Sunday, 10 November 2013


Arthur Rimbaud
37 ans
10 Novembre 1891
Priez pour lui 

Rimbaud back from Africa
Rimbaud back from Africa
sketched by his sister Isabelle.
Arthur Rimbaud died on the 10th November 1891 only a couple of weeks past his 37th birthday - an inflamed knee and an austere life in Abyssinia having used up what was left of his youth.

But what a youth it had been - charging around Europe mad to live and careless of anyone who got in his way. Then later trekking around Africa seeking his fortune. Though the fortune he searched for changed as he changed continents.

In Paris, in Brussels, in London, he sought the alchemical gold - the gold that brings with it bliss and enlightenment, that he believed could be found by altering the base metal of mundane life through extremes of behaviour, through drink, drugs, delirium. And sex.

With Paul Verlaine as his willing punchbag (a punchbag happy to punch back), Rimbaud scoured the cafes and bars, experienced the dives and debauchery of whatever city he was in. Looking like an angel, he lived like a demon. At times he believed he had found what he was looking for - attained 
Rimbaud at 16
Rimbaud at 16
that higher state that allowed him to see beyond the mundane and into the divine. He challenged a God he professed not to believe in to accept him as a worthy opponent.

Well, we all know what happens to angels who challenge the Almighty. Rimbaud fell like Lucifer into the flames of his own disgust. But hell turned out not to be a place of ice and fire. It was instead a return to that ordinary life he had once desired so fervently to leave behind.
On the shores of Africa he turned into an able clerk, honest and trustworthy, his work ethic firmly in place. When the spirit of adventure he could not suppress rose again in him, he travelled to Ethiopia - then known as Abyssinia - to seek a different fortune, to amass a different type of gold.

At the end of his life he had been carrying 14lbs of gold around with him, permanently strapped to his waist for fear of thieves. He ate little, dressed badly, lived sparsely, hoarding all the time gold coin after gold coin until the weight of it wore him down.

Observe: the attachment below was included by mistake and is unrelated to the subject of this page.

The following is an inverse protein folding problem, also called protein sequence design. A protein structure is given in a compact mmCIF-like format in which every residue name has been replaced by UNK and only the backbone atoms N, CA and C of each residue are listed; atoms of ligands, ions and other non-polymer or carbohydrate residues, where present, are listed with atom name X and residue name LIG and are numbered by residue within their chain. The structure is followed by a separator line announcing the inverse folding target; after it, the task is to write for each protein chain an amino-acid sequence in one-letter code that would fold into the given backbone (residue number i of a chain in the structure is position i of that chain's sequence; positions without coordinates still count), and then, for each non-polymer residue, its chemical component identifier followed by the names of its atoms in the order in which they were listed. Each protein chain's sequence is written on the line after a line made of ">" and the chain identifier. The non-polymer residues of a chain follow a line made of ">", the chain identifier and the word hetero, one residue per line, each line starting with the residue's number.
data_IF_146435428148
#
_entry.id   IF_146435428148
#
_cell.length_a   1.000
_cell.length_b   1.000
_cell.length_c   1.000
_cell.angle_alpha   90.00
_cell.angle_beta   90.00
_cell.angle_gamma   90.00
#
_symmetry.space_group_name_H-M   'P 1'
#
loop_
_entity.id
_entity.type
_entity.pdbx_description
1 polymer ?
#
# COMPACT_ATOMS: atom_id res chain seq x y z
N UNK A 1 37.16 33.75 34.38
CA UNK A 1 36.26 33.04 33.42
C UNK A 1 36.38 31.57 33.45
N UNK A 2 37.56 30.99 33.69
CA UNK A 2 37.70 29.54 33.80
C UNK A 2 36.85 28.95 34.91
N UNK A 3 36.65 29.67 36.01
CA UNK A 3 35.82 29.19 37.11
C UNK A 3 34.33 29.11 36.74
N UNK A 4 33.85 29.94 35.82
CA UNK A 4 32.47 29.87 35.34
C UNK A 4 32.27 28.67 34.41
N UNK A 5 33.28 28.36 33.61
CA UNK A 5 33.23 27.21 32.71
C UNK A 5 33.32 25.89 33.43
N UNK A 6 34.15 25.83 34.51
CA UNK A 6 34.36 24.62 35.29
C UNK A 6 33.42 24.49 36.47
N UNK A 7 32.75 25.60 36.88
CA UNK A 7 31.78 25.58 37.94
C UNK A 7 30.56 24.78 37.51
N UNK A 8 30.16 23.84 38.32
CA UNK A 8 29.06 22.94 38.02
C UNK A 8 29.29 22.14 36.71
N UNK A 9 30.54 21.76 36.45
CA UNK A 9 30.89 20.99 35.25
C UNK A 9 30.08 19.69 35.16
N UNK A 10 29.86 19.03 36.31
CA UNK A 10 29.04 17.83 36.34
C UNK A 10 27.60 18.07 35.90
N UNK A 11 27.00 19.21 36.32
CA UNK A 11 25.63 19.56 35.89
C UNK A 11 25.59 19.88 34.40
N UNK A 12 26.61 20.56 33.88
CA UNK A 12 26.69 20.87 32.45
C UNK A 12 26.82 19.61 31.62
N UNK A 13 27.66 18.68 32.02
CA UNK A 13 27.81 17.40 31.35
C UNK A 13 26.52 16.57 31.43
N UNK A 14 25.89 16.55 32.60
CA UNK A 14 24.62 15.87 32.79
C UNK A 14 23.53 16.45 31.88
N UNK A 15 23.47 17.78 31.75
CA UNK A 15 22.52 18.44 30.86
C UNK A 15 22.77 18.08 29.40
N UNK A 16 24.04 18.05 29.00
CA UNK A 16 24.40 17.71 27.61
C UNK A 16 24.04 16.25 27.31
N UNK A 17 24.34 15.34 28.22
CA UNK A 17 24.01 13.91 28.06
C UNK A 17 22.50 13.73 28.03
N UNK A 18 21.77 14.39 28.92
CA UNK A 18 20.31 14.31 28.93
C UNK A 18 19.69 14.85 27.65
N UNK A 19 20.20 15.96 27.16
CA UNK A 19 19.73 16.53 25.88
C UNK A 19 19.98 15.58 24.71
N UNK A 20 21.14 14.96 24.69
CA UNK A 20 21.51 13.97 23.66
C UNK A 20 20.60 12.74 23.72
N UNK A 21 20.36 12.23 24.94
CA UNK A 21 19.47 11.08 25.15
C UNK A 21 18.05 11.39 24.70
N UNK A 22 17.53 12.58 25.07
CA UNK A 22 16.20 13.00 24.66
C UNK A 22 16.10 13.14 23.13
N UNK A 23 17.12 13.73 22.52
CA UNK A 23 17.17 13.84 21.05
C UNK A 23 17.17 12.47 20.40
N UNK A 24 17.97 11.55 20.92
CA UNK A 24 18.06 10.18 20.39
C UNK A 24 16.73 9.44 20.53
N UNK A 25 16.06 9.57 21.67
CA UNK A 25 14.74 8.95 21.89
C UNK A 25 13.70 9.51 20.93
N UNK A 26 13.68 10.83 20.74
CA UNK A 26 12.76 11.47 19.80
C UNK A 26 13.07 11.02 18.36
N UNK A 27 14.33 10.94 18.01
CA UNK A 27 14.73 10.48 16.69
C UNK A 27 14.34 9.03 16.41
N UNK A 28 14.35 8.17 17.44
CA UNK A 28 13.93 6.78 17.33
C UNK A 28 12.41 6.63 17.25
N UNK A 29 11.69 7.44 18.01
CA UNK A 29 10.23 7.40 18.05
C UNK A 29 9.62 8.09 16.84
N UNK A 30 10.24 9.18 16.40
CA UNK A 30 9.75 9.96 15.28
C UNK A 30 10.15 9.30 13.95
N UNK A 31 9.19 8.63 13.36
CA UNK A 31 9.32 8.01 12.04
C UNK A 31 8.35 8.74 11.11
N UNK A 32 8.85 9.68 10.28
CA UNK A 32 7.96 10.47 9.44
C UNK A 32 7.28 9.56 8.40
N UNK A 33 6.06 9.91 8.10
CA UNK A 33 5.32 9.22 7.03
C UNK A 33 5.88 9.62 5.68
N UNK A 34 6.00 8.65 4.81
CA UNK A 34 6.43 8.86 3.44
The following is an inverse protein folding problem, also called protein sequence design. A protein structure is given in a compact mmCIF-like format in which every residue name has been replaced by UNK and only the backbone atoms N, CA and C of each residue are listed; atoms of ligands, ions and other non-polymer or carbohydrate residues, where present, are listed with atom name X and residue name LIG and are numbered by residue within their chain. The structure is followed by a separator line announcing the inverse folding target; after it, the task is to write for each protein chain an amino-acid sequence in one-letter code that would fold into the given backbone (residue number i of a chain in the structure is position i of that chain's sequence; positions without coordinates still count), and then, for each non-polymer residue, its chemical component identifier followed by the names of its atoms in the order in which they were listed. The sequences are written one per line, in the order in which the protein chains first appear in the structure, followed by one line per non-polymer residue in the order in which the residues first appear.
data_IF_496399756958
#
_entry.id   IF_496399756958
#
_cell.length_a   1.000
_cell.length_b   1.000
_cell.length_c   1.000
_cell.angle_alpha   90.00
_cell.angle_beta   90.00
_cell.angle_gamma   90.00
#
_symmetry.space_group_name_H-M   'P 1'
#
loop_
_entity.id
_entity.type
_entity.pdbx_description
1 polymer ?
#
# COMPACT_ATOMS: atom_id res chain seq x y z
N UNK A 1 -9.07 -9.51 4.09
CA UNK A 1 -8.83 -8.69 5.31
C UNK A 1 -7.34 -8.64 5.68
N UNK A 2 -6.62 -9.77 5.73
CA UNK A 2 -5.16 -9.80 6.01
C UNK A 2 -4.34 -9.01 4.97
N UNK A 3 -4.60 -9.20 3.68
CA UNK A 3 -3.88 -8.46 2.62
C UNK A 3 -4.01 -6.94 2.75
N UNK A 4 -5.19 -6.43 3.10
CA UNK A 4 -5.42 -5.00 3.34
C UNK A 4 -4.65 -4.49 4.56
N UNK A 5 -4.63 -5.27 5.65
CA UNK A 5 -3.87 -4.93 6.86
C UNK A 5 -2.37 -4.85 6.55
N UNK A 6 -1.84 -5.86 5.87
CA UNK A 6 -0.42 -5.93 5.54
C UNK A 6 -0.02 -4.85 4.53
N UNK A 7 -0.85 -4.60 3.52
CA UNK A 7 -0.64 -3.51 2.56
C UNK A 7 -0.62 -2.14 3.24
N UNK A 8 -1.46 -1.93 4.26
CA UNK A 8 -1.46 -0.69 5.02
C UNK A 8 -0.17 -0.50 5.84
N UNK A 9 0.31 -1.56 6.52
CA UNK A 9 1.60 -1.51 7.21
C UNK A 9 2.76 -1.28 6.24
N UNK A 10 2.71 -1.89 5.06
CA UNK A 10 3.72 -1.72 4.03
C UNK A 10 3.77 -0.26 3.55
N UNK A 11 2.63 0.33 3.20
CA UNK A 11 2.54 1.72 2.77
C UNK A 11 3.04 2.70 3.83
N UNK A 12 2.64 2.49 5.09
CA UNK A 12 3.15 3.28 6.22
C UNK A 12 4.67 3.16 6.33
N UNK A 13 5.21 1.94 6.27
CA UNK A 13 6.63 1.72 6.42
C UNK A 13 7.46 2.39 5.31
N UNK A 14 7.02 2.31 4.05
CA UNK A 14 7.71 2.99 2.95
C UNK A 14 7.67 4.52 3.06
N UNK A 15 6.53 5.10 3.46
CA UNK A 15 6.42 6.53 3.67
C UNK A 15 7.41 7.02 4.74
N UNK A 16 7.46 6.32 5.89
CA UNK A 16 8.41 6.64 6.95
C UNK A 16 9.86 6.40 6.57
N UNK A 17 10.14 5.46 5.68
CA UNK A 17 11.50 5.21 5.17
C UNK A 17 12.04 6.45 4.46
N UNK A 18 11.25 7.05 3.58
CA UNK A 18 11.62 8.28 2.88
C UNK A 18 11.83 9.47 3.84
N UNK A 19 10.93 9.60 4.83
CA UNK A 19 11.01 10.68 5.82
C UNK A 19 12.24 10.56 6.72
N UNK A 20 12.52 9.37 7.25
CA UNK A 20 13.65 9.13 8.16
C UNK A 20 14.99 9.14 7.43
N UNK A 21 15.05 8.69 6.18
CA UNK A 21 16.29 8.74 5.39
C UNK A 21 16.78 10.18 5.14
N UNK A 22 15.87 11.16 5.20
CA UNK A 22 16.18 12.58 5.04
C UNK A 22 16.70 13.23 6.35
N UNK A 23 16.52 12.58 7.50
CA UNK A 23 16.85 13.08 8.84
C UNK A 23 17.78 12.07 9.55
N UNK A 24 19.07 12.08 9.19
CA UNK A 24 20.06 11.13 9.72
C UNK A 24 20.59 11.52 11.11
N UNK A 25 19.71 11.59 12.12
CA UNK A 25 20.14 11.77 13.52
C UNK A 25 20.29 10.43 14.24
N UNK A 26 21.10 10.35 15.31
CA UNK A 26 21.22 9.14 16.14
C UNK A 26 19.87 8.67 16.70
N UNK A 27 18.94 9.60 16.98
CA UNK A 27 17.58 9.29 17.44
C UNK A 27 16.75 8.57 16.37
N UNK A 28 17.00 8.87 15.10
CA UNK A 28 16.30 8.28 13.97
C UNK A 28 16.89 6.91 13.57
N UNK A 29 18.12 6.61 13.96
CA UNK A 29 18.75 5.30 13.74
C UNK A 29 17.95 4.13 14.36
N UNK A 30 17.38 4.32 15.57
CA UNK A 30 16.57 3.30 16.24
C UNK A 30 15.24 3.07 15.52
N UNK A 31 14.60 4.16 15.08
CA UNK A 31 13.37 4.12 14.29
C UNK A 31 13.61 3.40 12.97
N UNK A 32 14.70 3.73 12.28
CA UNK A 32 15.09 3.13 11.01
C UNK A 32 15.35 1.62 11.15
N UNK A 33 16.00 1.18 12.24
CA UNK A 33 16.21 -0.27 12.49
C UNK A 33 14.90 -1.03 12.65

After a monstrous journey back to Europe, his leg was amputated. He lived out his final days in dreams and delirium and died in Marseilles begging to be transported back to Africa.

Rimbaud family tomb, Charleville Cemetery
Rimbaud family tomb, Charleville Cemetery

DELIRIUM or The Rimbaud Delusion, a novel by Barbara Scott Emmett will be available as a paperback and ebook later this year.

Wednesday, 25 September 2013

Crime and Thriller Reviews: Ten facts about ... Jimmy Bain

Crime and Thriller Reviews: Ten facts about ... Jimmy Bain: When did you first realise you wanted to be a writer? I always enjoyed English literature at school. After university I worked in a p...


Monday, 9 September 2013

Got my Awesome Indies badge for


See my LBG page for details, reviews etc.


Thursday, 13 June 2013


Finally started sending DELIRIUM out to agents in the last week. 

The novel is complete (apart from the inevitable tweaks that I keep making and will keep on making until someone forcibly removes it from my hands).

Now maybe I can get back to some promoting and blogging and suchlike. Before I start work on the next one...

Friday, 22 February 2013

It's Been a While...

It's been a while since I posted on my blog. My excuse is that I've been busy trying to finish my Rimbaud novel.  I keep saying it's nearly done but I still haven't finished yet.

Now called DELIRIUM, it's up to around 105,000 words - which makes it the longest book I've ever written.

It really is getting close to completion now - just a bit more tweaking and rearranging and a couple more bits to write, then a complete read-through and overhaul and that's it. Doesn't sound like much, eh?

I had hoped to have it finished by the end of 2012 but my new deadline is Easter.  When is Easter again? Not too far away, so I'd better get on with it.

Here's a mock-up of a draft of an idea for a potential cover in the meantime - though it's unlikely to be used for the final product.